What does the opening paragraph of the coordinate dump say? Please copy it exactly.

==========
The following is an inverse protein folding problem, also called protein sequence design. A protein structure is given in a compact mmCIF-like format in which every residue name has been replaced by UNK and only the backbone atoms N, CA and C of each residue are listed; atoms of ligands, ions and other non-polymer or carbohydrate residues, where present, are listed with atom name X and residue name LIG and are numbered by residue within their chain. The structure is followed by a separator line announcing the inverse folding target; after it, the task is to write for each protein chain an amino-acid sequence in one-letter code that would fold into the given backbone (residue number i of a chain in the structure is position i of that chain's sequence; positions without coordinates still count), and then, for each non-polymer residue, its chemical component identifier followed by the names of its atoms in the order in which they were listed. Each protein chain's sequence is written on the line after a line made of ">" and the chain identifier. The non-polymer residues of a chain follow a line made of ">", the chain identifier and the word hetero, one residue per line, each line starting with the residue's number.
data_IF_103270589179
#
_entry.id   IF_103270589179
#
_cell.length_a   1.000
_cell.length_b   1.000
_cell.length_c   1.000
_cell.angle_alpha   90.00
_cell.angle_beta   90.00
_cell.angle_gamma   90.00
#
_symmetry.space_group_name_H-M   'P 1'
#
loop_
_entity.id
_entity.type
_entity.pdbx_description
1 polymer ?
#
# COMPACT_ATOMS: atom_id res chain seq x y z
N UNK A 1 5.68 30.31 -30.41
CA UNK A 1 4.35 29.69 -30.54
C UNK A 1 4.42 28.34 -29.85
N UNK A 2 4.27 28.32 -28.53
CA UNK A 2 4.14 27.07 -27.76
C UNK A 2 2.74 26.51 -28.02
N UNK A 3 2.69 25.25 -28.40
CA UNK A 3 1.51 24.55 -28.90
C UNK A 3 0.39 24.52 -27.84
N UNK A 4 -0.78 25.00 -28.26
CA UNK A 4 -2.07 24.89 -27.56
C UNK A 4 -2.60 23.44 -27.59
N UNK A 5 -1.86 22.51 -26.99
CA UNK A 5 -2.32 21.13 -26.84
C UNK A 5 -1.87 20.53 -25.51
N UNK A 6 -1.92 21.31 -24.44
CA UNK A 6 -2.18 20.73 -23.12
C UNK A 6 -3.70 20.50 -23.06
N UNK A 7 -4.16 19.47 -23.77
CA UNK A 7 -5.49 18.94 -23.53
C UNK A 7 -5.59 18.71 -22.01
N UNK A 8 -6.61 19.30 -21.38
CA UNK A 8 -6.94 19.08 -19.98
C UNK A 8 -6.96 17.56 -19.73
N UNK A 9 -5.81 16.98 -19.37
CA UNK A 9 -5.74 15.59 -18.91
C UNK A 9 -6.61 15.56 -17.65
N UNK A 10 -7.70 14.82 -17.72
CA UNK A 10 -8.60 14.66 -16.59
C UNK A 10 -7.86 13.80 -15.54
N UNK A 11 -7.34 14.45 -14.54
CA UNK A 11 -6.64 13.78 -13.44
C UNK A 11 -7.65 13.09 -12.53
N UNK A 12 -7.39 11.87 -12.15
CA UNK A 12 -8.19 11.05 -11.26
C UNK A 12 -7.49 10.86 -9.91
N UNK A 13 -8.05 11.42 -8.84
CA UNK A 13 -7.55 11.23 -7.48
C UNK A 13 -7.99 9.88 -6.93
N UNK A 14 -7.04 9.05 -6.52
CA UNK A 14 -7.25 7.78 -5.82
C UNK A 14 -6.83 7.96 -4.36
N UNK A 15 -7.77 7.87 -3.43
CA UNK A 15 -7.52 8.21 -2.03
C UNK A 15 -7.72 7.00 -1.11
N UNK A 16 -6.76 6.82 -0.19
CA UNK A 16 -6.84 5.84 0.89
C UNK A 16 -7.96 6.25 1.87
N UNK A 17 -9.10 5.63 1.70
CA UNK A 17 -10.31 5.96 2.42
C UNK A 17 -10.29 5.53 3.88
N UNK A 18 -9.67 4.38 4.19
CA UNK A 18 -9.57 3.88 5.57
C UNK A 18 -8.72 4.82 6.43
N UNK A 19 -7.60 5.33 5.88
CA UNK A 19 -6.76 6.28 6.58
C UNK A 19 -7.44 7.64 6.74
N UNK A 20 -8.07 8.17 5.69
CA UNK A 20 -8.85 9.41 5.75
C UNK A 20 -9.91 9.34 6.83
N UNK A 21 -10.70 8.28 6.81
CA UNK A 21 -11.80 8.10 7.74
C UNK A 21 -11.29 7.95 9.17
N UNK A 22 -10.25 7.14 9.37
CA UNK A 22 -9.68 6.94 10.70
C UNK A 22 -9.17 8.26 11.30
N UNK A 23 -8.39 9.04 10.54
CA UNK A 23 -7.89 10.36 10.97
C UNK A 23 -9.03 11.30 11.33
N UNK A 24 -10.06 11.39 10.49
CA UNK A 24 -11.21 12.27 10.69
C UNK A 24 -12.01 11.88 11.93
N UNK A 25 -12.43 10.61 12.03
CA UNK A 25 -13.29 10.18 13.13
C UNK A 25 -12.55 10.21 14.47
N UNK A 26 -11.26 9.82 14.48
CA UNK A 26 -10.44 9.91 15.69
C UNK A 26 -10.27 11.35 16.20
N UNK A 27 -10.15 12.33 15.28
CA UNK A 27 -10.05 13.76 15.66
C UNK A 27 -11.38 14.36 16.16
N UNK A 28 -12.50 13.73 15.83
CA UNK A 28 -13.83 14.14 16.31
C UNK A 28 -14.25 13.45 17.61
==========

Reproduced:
The following is an inverse protein folding problem, also called protein sequence design. A protein structure is given in a compact mmCIF-like format in which every residue name has been replaced by UNK and only the backbone atoms N, CA and C of each residue are listed; atoms of ligands, ions and other non-polymer or carbohydrate residues, where present, are listed with atom name X and residue name LIG and are numbered by residue within their chain. The structure is followed by a separator line announcing the inverse folding target; after it, the task is to write for each protein chain an amino-acid sequence in one-letter code that would fold into the given backbone (residue number i of a chain in the structure is position i of that chain's sequence; positions without coordinates still count), and then, for each non-polymer residue, its chemical component identifier followed by the names of its atoms in the order in which they were listed. Each protein chain's sequence is written on the line after a line made of ">" and the chain identifier. The non-polymer residues of a chain follow a line made of ">", the chain identifier and the word hetero, one residue per line, each line starting with the residue's number.